Concerning folding: I have had one major qualm thus far. When I have multi-line strings, aside from docstrings, I have to start consecutive lines at the far left, to avoid unintended indentation in the actual string. This has foiled the folding methods I
    have tried thus far. They fold the parent function to the point of the string, and then just stop the fold. It’s very disconcerting, almost to the point where I have considered disabling folding altogether. Perhaps your not folded by default fix will be enough.

    Thanks again!

  17. Pingback:
    $> eat BionicApple » Blog Archive » Just Some Text. That is Blue.

  18. Thank you. This was a very helpeful post. The only thing I had to change was to remove comments. They caused errors on startup on python 2.6.2.

  19. @octopusgrabbus Not sure what you meant about removing comments. Could you post the error you were seeing? The box I work on most with this configuration has Python 2.6.2, and I don’t get any errors.

    Glad it was otherwise helpful!

  20. alterecco
    says:

    :set invnumber

    that should do the trick for numbers, whether you have numbers on or off

  21. Pingback:
    Truth, Computing and Fail » Pimp my Vim

  22. Pingback:
    使用vi来编辑python代码 » It’s not so bad

  23. Pingback:
    Vim + snipMate « blog.padowi.se

  24. gregsays:

    Python users, highliting the column your cursor is on can be handy :

    highlight CursorColumn cterm=none ctermbg=DarkRed
    autocmd insertLeave *.py set nocursorcolumn
    autocmd insertEnter *.py set cursorcolumn

    Just discovered this week end vim Gist awsome plugin :
    http://www.vim.org/scripts/script.php?script_id=2423

    Enjoy !

  25. Pingback:
    javier@blog:~$ » Blog Archive » Preparando Vim para programar Pyhon (o sea VP!)

  26. Pingback:
    Zeneffy >> Zen & Efficace

  27. Pavan Kandepet
    says:

    You missed to “import vim” for your
    python debugging scripts mentioned
    at
    http://www.cmdln.org/wp-content/uploads/2008/10/python_ipdb.vim

  28. Peter Froehlich
    says:

    The autocmd line you have screws up the “cw” command because it doesn’t stop at symbols where it should stop anymore. I mean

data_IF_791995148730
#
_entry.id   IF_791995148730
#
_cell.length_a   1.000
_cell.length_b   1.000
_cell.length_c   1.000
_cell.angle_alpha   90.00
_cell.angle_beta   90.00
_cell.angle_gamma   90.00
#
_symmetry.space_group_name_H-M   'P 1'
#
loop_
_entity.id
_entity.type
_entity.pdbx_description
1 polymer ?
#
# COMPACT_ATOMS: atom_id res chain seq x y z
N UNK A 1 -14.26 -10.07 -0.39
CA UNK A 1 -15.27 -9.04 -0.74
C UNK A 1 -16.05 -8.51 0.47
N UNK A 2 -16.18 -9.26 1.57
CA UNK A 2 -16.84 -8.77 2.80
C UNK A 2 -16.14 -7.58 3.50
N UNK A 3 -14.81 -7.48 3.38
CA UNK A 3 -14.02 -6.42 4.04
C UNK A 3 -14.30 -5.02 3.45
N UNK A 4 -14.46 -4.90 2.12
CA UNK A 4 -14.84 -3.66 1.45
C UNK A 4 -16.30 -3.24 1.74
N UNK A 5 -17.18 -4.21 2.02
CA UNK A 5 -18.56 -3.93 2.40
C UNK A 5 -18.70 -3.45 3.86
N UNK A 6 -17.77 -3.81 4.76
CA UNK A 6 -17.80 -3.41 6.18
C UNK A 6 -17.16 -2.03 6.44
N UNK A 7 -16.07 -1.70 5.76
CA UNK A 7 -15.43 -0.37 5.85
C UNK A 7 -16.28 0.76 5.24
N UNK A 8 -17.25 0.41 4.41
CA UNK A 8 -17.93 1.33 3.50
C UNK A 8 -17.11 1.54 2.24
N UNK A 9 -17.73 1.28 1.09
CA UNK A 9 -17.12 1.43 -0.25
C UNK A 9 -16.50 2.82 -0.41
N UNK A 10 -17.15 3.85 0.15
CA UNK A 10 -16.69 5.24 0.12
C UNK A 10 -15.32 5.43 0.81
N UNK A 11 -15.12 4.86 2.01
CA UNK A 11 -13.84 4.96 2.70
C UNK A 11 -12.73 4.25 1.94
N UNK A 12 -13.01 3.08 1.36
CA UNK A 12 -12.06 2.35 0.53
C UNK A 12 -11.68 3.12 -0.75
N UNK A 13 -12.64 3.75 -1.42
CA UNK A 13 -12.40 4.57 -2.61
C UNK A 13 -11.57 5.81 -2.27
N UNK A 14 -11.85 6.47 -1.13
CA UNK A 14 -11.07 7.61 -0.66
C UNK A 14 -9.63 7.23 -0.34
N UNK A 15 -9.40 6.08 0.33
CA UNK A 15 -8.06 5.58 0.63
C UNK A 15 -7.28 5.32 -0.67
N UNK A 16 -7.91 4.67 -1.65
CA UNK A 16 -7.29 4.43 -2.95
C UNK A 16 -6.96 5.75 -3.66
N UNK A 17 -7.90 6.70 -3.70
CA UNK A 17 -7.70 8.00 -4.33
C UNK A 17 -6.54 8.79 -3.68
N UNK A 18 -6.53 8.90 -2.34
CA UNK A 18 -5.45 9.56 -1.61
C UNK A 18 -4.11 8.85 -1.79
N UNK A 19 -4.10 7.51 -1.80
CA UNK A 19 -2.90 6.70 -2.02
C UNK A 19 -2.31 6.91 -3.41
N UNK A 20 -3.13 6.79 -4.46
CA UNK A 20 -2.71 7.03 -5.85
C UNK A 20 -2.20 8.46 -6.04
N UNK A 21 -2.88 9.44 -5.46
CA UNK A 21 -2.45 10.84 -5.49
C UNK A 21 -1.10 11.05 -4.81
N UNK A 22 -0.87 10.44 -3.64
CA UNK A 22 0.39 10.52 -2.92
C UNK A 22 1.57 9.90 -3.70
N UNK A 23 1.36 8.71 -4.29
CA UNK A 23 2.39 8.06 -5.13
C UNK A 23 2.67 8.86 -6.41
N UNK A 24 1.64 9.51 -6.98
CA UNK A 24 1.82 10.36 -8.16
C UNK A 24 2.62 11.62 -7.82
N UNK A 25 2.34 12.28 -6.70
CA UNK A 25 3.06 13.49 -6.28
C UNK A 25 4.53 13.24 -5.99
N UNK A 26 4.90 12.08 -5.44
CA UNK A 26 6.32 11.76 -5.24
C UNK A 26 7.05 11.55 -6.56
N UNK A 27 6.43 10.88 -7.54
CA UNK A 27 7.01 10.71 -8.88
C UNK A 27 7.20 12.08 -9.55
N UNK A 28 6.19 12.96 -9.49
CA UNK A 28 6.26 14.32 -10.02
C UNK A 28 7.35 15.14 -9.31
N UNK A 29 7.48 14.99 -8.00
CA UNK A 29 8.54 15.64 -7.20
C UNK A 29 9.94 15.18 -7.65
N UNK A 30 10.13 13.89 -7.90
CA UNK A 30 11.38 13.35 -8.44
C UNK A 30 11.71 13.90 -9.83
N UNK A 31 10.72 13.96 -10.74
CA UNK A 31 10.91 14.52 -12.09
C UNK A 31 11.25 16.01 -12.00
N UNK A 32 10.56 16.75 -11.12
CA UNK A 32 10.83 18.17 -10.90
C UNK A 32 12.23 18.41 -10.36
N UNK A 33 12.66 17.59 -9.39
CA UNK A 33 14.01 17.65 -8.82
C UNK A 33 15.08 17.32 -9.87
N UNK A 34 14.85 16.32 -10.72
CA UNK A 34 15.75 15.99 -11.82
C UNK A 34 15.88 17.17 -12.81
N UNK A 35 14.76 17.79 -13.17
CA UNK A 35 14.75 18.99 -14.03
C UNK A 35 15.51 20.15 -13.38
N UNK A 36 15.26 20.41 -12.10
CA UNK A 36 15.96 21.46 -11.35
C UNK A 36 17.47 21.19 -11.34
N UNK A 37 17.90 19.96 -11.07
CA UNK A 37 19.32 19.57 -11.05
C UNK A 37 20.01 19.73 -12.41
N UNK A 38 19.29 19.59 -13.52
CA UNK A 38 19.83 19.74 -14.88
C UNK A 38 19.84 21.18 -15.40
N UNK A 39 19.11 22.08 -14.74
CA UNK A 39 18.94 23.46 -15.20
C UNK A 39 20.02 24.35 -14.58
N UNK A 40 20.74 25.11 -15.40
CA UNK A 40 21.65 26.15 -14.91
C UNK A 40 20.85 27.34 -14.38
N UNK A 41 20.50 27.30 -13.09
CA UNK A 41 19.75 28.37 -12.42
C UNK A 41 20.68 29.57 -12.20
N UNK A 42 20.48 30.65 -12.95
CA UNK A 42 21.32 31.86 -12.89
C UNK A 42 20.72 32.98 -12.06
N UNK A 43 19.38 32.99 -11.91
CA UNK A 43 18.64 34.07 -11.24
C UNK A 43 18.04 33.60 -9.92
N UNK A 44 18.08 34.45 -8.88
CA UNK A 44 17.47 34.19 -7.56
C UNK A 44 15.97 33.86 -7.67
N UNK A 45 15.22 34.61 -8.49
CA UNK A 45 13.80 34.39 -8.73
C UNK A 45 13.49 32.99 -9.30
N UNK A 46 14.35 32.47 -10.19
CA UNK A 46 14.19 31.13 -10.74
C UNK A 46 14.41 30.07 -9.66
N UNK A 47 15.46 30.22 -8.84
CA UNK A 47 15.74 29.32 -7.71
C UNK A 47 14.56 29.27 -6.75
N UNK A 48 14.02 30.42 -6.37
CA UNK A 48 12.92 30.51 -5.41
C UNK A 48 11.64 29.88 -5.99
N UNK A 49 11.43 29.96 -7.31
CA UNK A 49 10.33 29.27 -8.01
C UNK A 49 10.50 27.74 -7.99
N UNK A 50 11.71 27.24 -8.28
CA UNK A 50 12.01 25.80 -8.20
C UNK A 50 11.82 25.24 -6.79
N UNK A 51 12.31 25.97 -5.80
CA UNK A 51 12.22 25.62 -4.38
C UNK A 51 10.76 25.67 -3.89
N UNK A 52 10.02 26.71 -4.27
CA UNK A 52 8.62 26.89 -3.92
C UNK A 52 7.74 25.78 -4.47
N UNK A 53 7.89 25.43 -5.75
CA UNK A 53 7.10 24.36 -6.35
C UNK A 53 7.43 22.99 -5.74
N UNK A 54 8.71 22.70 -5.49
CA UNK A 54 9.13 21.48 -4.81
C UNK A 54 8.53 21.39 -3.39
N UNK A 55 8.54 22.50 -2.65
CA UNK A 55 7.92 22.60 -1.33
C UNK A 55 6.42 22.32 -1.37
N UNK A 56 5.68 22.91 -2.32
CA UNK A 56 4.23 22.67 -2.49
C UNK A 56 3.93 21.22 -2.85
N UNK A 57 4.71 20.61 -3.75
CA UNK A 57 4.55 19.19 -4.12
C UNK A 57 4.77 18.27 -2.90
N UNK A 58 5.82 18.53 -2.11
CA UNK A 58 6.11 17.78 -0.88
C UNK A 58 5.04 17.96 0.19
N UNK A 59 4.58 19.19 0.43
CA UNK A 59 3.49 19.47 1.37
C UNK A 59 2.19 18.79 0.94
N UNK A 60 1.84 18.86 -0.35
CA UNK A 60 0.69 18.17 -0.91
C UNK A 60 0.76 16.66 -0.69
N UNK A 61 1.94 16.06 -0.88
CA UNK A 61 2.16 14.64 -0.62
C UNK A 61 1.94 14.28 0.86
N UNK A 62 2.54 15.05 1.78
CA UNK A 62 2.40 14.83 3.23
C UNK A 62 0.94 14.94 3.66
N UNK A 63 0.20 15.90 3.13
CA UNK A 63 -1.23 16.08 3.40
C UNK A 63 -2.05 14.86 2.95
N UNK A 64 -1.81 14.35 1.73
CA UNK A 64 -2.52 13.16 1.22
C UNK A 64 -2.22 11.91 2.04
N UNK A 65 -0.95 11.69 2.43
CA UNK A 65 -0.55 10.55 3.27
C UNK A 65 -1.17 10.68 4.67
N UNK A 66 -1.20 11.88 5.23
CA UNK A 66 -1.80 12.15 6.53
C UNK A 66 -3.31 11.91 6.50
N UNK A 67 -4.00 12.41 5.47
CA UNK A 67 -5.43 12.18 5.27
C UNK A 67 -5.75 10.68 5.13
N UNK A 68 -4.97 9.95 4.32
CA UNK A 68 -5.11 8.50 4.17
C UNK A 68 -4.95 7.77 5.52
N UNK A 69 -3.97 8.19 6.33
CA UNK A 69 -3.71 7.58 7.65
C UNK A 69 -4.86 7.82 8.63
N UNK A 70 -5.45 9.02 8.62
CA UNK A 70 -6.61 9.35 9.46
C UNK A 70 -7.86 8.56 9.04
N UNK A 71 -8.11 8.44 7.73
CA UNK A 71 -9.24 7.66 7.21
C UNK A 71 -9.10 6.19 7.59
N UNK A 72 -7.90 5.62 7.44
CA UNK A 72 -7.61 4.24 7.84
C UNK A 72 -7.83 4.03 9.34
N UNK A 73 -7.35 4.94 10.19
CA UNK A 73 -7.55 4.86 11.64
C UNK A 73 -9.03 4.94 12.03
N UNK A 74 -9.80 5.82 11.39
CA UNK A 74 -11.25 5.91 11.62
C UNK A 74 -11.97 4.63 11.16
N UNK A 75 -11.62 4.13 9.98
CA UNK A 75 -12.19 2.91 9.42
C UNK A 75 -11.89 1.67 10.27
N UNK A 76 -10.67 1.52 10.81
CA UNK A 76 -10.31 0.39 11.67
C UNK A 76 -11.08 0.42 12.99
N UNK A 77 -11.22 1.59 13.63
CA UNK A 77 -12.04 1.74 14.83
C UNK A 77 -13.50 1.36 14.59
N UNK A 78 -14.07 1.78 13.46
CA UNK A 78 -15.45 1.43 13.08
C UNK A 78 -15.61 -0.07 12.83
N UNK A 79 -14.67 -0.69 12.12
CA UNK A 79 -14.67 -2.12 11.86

autocmd FileType python set complete+=k~/.vim/syntax/python.vim isk+=.,(

    to be exact. I have no idea what the intention was, but if I have a line

    server.id

    and I hit “cw” on the first “s” I don’t want the whole “server.id” thing to be changed, just “server”. YMMV.

  29. Something in these scripts messes up the normal mode “w” and “b”. It stops at different delimiters. “W” & “B” work fine.

  30. Mac
    Ryan
    says:

    Thanks for this, it was indeed the most useful post on Vim as IDE for python that I could find around.

    I just wanted to mention that a good addition one might wish to have in the checkers section of the article is pep8 (not the actual PEP, but the utility that checks conformity of the code to the PEP8 guidelines:http://pypi.python.org/pypi/pep8).

    Thanks again for the truly useful post!

  31. Pingback:
    Tips: Vim as Python IDE « How to Train My Dragon

  32. agnus
    says:

    >> ” Execute file being edited with + e:
    >> map :w:!/usr/bin/env python %

    this works only for the file opened first, but doesn’t for other files. opened in other tabs or splitwindows.
    i think this is somehow connected to ” but i’m too noobish to understand how exactly.

  33. @Mac Ryan: Thanks, hadn’t used that utility before. Updated the post accordingly.

    @angus: quotation marks are the comment character for vim syntax files. When I have multiple files open this shortcut works fine. E.g. if I open two python files as splitwindows, press Shift + e in one, it runs. Then once back in vim if I change focus to
    the other splitwindow, press Shift + e, it runs that one. Are you expecting it to run all open files at once or something? That would be disastrous in most cases:-)

  34. M. Kannan
    says:

    This is an excellent post for programmers using vim for coding python.

    Thanks Buddy.

  35. Pingback:
    Configurando Vim – Parte 1 « Usuario Root

  36. Pingback:
    Links for 2011-05-29 at The Standard Output

  37. Markão
    says:

    Thanks for this, must usefull.

  38. Pingback:
    244 days with Vim, 2 days with gVim: introducing dotvim | soledad penadés

  39. saurabhsays:

    This is a great post. One stop shop for all the things needed to set up the initial python dev env. I appreciate the effort put in to collect data from multiple sources and organize it together in one post. Great work!!